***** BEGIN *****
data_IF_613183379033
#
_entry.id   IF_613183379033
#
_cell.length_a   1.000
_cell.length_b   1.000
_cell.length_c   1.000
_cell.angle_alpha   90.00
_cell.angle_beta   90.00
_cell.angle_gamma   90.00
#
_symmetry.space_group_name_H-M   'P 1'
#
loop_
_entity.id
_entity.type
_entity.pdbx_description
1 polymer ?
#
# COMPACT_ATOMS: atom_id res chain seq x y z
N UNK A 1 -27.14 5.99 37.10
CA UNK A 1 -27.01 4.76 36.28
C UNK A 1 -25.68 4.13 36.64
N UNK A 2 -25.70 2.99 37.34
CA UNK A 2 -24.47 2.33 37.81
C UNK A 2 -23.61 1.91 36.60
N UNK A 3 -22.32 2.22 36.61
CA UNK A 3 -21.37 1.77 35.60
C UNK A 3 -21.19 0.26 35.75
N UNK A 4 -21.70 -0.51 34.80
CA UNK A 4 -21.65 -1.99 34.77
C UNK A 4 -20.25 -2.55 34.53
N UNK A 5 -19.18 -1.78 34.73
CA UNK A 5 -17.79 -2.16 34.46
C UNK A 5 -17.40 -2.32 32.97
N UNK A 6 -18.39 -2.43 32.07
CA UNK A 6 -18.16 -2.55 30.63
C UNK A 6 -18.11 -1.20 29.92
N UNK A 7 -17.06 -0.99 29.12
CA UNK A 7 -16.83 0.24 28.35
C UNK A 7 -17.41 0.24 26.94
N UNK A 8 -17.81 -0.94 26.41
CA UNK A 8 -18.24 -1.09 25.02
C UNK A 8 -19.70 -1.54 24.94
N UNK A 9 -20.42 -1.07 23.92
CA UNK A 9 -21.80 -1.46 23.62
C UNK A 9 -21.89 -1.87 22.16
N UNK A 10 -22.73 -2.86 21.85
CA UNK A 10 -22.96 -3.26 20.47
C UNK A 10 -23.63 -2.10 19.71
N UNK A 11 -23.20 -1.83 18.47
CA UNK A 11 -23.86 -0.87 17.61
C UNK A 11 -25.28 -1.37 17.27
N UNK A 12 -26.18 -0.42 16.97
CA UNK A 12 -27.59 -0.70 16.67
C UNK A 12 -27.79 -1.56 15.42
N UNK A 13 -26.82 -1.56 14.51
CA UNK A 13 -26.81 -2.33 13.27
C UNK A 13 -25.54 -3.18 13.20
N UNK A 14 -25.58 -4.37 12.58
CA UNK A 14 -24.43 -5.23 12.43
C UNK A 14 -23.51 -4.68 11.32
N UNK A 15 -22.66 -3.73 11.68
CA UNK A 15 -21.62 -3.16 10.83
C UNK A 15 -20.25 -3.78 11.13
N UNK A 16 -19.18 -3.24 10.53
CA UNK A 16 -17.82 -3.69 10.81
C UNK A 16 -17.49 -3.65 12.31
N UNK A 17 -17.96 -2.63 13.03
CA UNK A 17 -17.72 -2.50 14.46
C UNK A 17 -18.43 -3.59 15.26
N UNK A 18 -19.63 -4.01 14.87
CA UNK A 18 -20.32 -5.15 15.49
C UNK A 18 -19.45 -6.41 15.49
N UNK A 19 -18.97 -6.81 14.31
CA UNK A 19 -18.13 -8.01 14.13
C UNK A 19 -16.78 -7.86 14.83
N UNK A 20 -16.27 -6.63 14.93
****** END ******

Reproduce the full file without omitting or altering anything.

data_IF_613183379033
#
_entry.id   IF_613183379033
#
_cell.length_a   1.000
_cell.length_b   1.000
_cell.length_c   1.000
_cell.angle_alpha   90.00
_cell.angle_beta   90.00
_cell.angle_gamma   90.00
#
_symmetry.space_group_name_H-M   'P 1'
#
loop_
_entity.id
_entity.type
_entity.pdbx_description
1 polymer ?
#
# COMPACT_ATOMS: atom_id res chain seq x y z
N UNK A 1 -27.14 5.99 37.10
CA UNK A 1 -27.01 4.76 36.28
C UNK A 1 -25.68 4.13 36.64
N UNK A 2 -25.70 2.99 37.34
CA UNK A 2 -24.47 2.33 37.81
C UNK A 2 -23.61 1.91 36.60
N UNK A 3 -22.32 2.22 36.61
CA UNK A 3 -21.37 1.77 35.60
C UNK A 3 -21.19 0.26 35.75
N UNK A 4 -21.70 -0.51 34.80
CA UNK A 4 -21.65 -1.99 34.77
C UNK A 4 -20.25 -2.55 34.53
N UNK A 5 -19.18 -1.78 34.73
CA UNK A 5 -17.79 -2.16 34.46
C UNK A 5 -17.40 -2.32 32.97
N UNK A 6 -18.39 -2.43 32.07
CA UNK A 6 -18.16 -2.55 30.63
C UNK A 6 -18.11 -1.20 29.92
N UNK A 7 -17.06 -0.99 29.12
CA UNK A 7 -16.83 0.24 28.35
C UNK A 7 -17.41 0.24 26.94
N UNK A 8 -17.81 -0.94 26.41
CA UNK A 8 -18.24 -1.09 25.02
C UNK A 8 -19.70 -1.54 24.94
N UNK A 9 -20.42 -1.07 23.92
CA UNK A 9 -21.80 -1.46 23.62
C UNK A 9 -21.89 -1.87 22.16
N UNK A 10 -22.73 -2.86 21.85
CA UNK A 10 -22.96 -3.26 20.47
C UNK A 10 -23.63 -2.10 19.71
N UNK A 11 -23.20 -1.83 18.47
CA UNK A 11 -23.86 -0.87 17.61
C UNK A 11 -25.28 -1.37 17.27
N UNK A 12 -26.18 -0.42 16.97
CA UNK A 12 -27.59 -0.70 16.67
C UNK A 12 -27.79 -1.56 15.42
N UNK A 13 -26.82 -1.56 14.51
CA UNK A 13 -26.81 -2.33 13.27
C UNK A 13 -25.54 -3.18 13.20
N UNK A 14 -25.58 -4.37 12.58
CA UNK A 14 -24.43 -5.23 12.43
C UNK A 14 -23.51 -4.68 11.32
N UNK A 15 -22.66 -3.73 11.68
CA UNK A 15 -21.62 -3.16 10.83
C UNK A 15 -20.25 -3.78 11.13
N UNK A 16 -19.18 -3.24 10.53
CA UNK A 16 -17.82 -3.69 10.81
C UNK A 16 -17.49 -3.65 12.31
N UNK A 17 -17.96 -2.63 13.03
CA UNK A 17 -17.72 -2.50 14.46
C UNK A 17 -18.43 -3.59 15.26
N UNK A 18 -19.63 -4.01 14.87
CA UNK A 18 -20.32 -5.15 15.49
C UNK A 18 -19.45 -6.41 15.49
N UNK A 19 -18.97 -6.81 14.31
CA UNK A 19 -18.13 -8.01 14.13
C UNK A 19 -16.78 -7.86 14.83
N UNK A 20 -16.27 -6.63 14.93